Revising Ekphrasis

Telling the Sister Arts' Story Through Topic Modeling and Network Analysis

 >  > Lisa Rhody: “Revising Ekphrasis: Telling the Sister Arts’ Story Through Topic Modeling and Network Analysis”
Lisa Rohody

Lisa Rhody

University of Maryland Department of English
@lmrhody
Speaker Website
MITH Conference Room
Tuesday, November 13, 2012
12:30 pm

Ekphrasis—poetry to, for, and about the visual arts—provides rich territory for the exploration of literary tradition and genre definition. This talk will consider the challenges and opportunities presented when using topic modeling to consider issues of genre and discourse in ekphrastic poetry. Oriented toward the non-expert, conversation will assume no prior knowledge of topic modeling or social network analysis, but instead will provide a gentle introduction that builds toward an understanding of the potential uses for topic modeling and network analysis to explore large collections of poetic texts. Poetic collections, dense and rich with figurative language, require revising how we interpret topic modeling results, and this presentation will address how changes in interpretation affect the questions we might ask and the assumptions we can make about “topics” generated by latent Dirichlet allocation (LDA)—one type of topic modeling algorithm.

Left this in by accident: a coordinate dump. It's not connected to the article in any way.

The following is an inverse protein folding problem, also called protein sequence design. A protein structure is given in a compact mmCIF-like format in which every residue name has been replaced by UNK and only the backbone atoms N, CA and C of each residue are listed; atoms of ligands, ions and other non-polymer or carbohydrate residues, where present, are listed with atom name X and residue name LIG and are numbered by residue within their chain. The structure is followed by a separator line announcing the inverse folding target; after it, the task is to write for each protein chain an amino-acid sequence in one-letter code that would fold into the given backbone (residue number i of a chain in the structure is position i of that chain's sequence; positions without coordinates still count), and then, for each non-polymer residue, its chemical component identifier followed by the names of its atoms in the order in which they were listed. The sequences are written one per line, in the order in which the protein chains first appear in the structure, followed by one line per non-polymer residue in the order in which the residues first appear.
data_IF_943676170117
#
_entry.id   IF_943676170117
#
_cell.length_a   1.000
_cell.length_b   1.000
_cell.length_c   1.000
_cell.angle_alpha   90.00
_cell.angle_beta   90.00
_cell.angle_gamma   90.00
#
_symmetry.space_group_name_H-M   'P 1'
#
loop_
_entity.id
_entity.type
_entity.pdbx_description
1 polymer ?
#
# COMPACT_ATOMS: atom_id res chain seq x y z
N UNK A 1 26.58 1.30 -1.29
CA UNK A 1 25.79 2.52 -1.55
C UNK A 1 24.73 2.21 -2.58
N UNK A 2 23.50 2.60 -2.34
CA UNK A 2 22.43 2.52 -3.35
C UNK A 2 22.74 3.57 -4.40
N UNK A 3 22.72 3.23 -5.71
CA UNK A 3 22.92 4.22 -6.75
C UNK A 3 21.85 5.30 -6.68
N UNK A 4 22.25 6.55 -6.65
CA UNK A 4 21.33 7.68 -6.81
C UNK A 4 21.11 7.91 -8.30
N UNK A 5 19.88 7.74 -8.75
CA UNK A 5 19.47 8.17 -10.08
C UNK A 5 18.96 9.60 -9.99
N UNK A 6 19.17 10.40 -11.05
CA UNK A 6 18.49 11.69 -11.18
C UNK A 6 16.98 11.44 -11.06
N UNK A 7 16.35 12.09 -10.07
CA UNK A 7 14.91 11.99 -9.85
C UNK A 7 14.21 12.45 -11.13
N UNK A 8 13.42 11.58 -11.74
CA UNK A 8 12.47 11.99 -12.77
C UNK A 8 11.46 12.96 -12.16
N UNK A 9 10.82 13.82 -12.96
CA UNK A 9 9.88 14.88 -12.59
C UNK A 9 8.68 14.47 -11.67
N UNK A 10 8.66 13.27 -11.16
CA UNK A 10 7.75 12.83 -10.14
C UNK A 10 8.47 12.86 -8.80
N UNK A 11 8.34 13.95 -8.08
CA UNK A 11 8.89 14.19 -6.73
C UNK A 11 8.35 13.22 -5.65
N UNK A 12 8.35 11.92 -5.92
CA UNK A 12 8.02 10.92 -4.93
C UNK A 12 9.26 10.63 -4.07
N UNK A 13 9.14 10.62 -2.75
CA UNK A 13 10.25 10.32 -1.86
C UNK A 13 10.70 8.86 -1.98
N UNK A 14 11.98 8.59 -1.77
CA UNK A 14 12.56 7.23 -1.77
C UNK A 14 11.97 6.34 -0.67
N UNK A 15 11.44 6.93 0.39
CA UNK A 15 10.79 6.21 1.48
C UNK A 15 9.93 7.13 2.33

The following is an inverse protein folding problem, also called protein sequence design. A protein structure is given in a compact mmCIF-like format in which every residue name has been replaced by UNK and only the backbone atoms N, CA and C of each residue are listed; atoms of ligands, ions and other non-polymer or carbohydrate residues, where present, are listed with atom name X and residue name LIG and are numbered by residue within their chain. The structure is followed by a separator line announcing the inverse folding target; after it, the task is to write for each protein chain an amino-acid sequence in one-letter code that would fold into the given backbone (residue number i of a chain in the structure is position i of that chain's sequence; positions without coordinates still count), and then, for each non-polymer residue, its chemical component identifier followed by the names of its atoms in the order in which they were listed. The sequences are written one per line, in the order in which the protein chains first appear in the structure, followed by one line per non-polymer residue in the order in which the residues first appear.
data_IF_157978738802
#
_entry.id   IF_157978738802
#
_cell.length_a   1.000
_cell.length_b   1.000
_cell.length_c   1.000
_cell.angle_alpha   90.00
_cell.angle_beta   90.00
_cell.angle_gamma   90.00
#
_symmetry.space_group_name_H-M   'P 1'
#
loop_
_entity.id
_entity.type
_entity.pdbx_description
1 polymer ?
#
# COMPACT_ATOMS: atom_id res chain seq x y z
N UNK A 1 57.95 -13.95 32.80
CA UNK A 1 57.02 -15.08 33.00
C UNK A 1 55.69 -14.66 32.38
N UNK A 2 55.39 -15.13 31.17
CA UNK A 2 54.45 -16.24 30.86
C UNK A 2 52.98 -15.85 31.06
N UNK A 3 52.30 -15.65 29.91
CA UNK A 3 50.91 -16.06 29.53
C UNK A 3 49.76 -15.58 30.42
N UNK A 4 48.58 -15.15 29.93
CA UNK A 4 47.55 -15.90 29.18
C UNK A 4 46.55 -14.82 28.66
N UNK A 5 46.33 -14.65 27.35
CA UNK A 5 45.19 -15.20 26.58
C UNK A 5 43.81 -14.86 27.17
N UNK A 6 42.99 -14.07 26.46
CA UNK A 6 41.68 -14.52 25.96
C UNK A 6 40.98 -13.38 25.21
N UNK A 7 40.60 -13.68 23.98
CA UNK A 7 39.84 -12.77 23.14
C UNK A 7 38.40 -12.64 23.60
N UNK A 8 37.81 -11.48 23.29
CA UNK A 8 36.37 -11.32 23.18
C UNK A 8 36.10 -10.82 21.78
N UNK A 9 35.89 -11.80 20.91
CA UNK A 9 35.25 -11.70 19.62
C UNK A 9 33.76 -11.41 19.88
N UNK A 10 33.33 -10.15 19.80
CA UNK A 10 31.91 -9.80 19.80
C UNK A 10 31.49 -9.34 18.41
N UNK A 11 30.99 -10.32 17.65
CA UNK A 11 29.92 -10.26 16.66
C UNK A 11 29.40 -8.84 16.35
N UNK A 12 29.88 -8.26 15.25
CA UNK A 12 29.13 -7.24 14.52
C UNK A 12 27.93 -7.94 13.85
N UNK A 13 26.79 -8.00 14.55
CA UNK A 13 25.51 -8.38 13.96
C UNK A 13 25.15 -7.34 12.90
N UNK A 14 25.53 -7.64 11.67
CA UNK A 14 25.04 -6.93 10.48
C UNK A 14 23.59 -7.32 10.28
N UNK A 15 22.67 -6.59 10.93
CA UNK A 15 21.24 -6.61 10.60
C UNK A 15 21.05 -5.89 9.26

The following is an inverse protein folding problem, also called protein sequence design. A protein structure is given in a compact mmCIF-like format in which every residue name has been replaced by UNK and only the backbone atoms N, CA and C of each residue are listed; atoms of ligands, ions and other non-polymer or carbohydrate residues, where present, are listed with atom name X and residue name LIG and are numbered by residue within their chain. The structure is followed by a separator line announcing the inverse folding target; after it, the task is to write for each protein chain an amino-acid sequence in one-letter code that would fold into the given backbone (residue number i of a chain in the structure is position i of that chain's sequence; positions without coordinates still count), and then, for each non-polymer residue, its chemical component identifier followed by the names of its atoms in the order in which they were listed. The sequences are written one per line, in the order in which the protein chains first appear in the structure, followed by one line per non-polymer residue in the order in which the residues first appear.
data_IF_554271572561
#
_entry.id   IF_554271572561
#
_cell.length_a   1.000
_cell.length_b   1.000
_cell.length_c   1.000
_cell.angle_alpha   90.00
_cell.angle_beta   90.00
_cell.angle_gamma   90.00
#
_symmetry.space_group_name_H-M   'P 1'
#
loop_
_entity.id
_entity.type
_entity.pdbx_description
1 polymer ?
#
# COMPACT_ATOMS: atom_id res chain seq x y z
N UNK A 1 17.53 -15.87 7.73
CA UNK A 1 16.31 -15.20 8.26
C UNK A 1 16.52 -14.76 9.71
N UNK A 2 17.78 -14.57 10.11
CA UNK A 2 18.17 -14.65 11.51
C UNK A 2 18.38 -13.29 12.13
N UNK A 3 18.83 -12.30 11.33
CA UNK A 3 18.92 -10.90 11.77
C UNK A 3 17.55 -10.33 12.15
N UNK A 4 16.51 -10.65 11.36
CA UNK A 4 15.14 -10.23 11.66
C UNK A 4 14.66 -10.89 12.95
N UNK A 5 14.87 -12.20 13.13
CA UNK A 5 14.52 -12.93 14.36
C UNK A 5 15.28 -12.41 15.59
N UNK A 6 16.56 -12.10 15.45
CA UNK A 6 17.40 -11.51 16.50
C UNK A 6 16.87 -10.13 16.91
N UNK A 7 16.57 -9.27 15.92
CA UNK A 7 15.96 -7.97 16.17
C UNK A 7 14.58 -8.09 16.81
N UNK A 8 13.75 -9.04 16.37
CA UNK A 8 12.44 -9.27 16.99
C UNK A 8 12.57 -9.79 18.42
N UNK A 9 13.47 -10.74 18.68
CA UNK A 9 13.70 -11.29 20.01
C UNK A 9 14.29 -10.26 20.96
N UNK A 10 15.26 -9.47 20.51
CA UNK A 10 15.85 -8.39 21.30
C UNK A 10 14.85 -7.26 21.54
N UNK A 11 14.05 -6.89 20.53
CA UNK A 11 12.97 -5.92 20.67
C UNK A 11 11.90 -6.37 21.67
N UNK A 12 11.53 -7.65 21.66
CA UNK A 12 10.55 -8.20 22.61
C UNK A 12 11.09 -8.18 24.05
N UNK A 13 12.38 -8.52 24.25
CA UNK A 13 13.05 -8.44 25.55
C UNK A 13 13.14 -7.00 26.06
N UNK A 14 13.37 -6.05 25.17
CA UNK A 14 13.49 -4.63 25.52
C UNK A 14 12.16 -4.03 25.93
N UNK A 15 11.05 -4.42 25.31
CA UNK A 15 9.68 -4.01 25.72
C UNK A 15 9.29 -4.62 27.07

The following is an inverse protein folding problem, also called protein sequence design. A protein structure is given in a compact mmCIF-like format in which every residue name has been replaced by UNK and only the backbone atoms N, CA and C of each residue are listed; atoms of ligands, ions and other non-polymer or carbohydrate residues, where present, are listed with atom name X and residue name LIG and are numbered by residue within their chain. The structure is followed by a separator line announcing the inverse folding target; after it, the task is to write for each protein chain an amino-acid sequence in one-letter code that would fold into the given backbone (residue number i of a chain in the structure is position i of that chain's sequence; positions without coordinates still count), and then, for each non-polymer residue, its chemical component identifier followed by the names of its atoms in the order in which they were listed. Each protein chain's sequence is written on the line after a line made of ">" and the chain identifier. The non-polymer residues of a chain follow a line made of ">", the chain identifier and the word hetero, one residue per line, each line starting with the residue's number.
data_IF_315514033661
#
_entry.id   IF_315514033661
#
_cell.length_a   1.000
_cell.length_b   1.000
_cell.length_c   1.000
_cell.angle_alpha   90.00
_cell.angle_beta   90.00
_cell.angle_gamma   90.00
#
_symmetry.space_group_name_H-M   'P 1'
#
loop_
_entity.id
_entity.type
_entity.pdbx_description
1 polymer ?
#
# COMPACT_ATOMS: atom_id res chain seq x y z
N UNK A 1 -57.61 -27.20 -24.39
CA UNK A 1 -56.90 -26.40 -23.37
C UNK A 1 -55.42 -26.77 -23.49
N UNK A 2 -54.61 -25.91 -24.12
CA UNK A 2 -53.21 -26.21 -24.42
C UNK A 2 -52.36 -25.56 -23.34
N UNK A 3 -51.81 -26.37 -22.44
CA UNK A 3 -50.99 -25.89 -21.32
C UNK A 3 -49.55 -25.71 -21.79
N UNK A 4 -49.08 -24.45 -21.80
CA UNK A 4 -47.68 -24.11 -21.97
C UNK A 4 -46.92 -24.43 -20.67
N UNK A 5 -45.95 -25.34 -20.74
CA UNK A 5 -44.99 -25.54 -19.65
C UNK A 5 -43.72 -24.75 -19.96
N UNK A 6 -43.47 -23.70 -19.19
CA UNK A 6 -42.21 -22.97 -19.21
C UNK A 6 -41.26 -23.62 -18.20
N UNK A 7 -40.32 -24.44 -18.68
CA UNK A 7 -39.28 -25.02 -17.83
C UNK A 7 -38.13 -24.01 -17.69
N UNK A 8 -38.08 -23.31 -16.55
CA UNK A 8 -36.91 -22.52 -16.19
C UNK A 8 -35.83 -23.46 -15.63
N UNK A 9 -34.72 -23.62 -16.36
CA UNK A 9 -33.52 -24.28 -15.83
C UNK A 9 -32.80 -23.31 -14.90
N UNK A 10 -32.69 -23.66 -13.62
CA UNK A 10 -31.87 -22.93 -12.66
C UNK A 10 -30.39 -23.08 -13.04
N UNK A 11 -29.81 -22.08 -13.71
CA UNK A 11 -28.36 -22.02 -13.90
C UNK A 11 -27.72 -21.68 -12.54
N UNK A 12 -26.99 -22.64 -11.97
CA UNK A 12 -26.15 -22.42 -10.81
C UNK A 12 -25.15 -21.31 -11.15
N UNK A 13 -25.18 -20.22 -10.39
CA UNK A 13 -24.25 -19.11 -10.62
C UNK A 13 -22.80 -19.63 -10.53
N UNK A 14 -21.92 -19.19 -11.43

Furthermore, this talk will demonstrate how the story of ekphrasis, a genre of poetry in which contributions by women are often seen as “in addition to” or “outside” of it, changes when we break open the binding of the canon and include poems by women as central to its tradition. The computational strengths afforded by LDA help reorganize critical thinking about ekphrasis as a complex distribution of discourses, and this talk will demonstrate a few possible ways to refocus the aperture of the critical lens to ask enduring humanities questions about visual-verbal relationships from new perspectives.

Lisa Rhody is a doctoral candidate in the Department of English at the University of Maryland, College Park. Her project “Review, Revise, Requery: New Methods for Studying Ekphrasis” was supported by a MITH Winnemore Dissertation Fellowship in Spring 2012.  Find her on the web at lisa.therhodys.net or on Twitter @lmrhody.

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